A United States patent is a property right granted from the United States government giving the inventor the right to exclude(stop) others from making, using, offering for sale or selling the patented invention in the United States for a limited period of time (usually 20 years from the filing date).
A patent is a type of intellectual property. Other types of intellectual property include: copyrights that protect the expression of an idea, trademarks that protect product and service source identifiers (brands), trade secrets that protect information and other items that have business value and are not generally known.
A patent provides a time limited monopoly over the invention in exchange for disclosing to the public the details and manner of composition of the invention. The monopoly allows you to prevent others from benefiting from your inventive work without your permission. Therefore you may be able to charge more for your product or service that is protected by a patent, than would be possible if your product was not protected and competitors copied your product and competed with you.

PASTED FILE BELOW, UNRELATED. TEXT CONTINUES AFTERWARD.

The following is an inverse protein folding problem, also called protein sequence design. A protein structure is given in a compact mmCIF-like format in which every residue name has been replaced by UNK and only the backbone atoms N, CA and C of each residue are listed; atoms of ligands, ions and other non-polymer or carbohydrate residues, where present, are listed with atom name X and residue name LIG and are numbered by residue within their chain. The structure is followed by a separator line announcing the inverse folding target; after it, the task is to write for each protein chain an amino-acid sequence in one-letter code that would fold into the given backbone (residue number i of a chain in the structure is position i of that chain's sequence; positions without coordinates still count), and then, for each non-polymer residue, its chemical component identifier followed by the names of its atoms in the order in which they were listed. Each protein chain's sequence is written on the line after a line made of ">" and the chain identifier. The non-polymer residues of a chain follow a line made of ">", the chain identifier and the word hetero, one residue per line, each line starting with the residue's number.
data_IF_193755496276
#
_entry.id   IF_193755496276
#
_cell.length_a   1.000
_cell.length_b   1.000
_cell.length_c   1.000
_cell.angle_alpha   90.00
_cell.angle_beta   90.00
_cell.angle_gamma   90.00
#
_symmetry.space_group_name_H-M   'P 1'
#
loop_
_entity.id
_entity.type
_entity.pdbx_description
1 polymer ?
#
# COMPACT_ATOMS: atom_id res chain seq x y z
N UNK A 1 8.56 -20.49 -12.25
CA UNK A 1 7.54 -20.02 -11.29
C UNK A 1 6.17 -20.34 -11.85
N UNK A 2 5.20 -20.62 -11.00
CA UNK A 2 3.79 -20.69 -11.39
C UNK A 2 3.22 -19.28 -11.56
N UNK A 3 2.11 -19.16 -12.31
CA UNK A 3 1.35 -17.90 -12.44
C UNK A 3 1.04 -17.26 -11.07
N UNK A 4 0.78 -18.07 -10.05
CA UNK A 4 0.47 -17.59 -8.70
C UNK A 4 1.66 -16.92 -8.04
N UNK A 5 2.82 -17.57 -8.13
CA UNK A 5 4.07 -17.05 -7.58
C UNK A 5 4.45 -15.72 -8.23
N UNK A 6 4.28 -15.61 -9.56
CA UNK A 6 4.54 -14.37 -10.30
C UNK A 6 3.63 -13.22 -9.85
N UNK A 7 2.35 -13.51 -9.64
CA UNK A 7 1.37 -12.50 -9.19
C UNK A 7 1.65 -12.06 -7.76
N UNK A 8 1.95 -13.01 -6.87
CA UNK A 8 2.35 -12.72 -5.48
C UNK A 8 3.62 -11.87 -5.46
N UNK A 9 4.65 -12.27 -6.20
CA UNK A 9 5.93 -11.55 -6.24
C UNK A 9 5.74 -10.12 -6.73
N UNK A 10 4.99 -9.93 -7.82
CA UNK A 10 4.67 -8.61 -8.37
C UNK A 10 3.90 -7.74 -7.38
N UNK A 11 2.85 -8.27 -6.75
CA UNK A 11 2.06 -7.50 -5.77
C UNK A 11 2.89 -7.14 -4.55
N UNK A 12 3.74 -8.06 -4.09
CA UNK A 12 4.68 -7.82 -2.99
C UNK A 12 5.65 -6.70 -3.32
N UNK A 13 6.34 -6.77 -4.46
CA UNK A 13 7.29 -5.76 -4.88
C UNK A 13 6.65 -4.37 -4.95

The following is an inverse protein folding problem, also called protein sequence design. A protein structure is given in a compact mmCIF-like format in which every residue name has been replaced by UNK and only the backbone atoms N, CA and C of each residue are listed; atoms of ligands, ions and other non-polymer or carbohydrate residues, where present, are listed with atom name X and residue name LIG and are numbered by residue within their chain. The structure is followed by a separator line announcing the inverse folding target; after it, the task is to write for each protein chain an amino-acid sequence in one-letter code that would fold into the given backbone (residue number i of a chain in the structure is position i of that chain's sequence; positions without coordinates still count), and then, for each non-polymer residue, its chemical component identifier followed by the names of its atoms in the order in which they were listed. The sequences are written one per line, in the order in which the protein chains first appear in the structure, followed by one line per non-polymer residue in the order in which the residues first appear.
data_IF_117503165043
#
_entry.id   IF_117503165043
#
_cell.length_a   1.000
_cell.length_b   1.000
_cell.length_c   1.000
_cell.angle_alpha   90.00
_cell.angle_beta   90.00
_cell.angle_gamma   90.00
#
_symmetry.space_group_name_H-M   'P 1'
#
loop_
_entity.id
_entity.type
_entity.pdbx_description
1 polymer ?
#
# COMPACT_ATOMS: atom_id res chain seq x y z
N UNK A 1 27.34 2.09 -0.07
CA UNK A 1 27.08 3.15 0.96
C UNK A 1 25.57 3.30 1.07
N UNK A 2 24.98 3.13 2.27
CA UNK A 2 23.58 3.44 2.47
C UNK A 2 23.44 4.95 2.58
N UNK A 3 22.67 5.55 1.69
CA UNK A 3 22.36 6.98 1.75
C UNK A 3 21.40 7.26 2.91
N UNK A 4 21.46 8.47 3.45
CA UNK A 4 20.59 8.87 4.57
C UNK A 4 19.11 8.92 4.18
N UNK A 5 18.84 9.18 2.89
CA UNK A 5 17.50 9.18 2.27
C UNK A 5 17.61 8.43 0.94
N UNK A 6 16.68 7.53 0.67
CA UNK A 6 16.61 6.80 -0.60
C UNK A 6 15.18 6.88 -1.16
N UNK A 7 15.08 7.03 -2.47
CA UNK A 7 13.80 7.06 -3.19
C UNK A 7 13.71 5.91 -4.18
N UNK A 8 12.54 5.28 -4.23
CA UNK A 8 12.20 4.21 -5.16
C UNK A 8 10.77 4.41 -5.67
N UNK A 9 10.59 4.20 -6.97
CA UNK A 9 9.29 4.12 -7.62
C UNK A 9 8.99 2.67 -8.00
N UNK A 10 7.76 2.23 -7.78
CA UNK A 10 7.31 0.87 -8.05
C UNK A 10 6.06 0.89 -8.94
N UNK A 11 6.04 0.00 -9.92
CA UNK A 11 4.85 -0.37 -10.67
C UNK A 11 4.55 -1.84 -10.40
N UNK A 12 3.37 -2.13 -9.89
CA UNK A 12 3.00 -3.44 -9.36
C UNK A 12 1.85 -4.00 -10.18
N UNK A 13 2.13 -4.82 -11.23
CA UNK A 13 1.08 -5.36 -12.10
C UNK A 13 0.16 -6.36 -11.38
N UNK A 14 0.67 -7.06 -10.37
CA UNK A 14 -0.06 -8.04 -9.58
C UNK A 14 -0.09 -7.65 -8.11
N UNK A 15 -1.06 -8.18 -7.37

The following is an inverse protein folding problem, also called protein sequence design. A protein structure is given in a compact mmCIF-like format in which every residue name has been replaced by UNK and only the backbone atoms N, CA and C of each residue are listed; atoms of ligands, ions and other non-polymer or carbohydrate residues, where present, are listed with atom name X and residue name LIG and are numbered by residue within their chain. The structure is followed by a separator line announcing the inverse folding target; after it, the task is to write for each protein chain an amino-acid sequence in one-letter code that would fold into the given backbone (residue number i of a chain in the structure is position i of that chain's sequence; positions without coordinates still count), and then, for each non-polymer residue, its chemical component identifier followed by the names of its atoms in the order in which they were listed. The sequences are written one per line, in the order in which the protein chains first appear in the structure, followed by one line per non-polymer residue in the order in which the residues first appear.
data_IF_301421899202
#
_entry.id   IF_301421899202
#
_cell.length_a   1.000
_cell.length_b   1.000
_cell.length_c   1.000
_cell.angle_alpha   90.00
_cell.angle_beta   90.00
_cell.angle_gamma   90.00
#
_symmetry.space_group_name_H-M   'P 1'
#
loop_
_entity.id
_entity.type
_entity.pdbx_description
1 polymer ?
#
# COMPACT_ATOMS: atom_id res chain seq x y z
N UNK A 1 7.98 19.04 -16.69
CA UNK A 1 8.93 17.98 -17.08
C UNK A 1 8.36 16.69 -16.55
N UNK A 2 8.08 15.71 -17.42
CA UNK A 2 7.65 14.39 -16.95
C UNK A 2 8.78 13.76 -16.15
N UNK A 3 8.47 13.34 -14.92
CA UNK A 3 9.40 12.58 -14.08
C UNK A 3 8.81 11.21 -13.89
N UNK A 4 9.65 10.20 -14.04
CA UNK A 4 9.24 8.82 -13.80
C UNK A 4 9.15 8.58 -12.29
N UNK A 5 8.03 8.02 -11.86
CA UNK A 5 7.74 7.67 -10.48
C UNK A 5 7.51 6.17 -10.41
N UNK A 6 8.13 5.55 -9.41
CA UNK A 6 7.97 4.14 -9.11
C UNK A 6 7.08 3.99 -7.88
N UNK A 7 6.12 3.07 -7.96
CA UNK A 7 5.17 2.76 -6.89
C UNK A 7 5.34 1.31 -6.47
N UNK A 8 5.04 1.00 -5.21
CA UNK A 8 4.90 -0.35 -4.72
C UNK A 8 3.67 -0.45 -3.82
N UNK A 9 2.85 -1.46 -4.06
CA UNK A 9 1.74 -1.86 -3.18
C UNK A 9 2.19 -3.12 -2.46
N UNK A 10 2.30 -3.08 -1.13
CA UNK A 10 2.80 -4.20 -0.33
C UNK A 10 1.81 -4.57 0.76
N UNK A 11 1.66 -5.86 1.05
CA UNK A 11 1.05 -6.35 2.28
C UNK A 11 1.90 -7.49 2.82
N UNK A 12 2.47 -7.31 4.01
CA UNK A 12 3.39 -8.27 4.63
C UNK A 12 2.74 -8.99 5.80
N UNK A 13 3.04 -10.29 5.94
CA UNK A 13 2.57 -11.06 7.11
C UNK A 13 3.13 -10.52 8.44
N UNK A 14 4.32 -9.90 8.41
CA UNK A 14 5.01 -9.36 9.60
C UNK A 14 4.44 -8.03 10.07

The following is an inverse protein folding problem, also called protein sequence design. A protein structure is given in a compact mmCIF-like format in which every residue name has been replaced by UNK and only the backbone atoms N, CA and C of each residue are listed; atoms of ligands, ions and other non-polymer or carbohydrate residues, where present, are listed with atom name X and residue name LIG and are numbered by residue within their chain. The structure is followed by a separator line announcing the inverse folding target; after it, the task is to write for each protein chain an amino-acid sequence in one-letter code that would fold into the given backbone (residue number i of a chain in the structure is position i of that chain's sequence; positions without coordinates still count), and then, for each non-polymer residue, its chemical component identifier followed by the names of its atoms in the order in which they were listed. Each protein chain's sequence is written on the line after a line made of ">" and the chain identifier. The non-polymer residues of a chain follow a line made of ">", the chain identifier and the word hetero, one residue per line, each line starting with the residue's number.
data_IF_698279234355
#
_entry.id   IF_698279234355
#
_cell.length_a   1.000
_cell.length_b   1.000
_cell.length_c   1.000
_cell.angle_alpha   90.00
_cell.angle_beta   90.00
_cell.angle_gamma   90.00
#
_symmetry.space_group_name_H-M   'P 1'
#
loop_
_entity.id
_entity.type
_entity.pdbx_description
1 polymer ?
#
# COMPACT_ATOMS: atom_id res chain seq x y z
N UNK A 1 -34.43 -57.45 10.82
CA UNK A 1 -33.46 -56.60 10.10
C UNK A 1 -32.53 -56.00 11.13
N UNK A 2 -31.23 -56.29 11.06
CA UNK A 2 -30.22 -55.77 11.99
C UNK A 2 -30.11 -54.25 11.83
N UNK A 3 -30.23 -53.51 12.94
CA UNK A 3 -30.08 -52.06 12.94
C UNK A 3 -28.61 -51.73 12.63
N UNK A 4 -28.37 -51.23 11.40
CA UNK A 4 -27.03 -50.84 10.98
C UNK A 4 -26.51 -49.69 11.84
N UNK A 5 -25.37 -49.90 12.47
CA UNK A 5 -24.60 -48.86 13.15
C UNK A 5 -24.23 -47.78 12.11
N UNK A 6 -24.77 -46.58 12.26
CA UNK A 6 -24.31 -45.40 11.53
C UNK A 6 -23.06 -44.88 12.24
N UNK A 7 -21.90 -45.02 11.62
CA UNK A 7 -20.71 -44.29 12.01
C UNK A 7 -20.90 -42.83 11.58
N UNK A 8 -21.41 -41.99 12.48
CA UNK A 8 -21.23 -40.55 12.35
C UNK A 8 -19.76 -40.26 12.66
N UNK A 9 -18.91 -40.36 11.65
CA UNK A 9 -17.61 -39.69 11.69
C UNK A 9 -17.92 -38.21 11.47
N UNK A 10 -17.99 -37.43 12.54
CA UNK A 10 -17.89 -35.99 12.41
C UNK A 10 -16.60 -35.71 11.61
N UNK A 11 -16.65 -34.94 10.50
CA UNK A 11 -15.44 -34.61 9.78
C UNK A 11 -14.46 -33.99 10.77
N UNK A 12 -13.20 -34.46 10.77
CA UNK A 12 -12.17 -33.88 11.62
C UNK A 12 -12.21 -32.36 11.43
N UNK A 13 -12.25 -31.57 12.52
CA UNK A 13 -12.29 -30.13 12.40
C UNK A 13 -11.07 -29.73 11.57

This exchange of a monopoly for public disclosure, allows the science area of your invention to be advanced. During and after the time when your patent is in-force others can read about the details of your invention as described in your patent, which might spark other non-infringing ideas which will advance the art/science related to your invention. Therefore you benefit from the monopoly provided by the patent and the public benefits by understanding your invention which can advance related engineering and sciences.
Maintenance fees must be paid by the patent owner at certain intervals in order to keep the patent from expiring before the patent term ends.
A U.S. patent does not provide protection outside of the country. However a U.S. patent can be used to prevent the importation of infringing products in to the United States from abroad. Foreign patents are needed to receive protection in chosen foreign countries.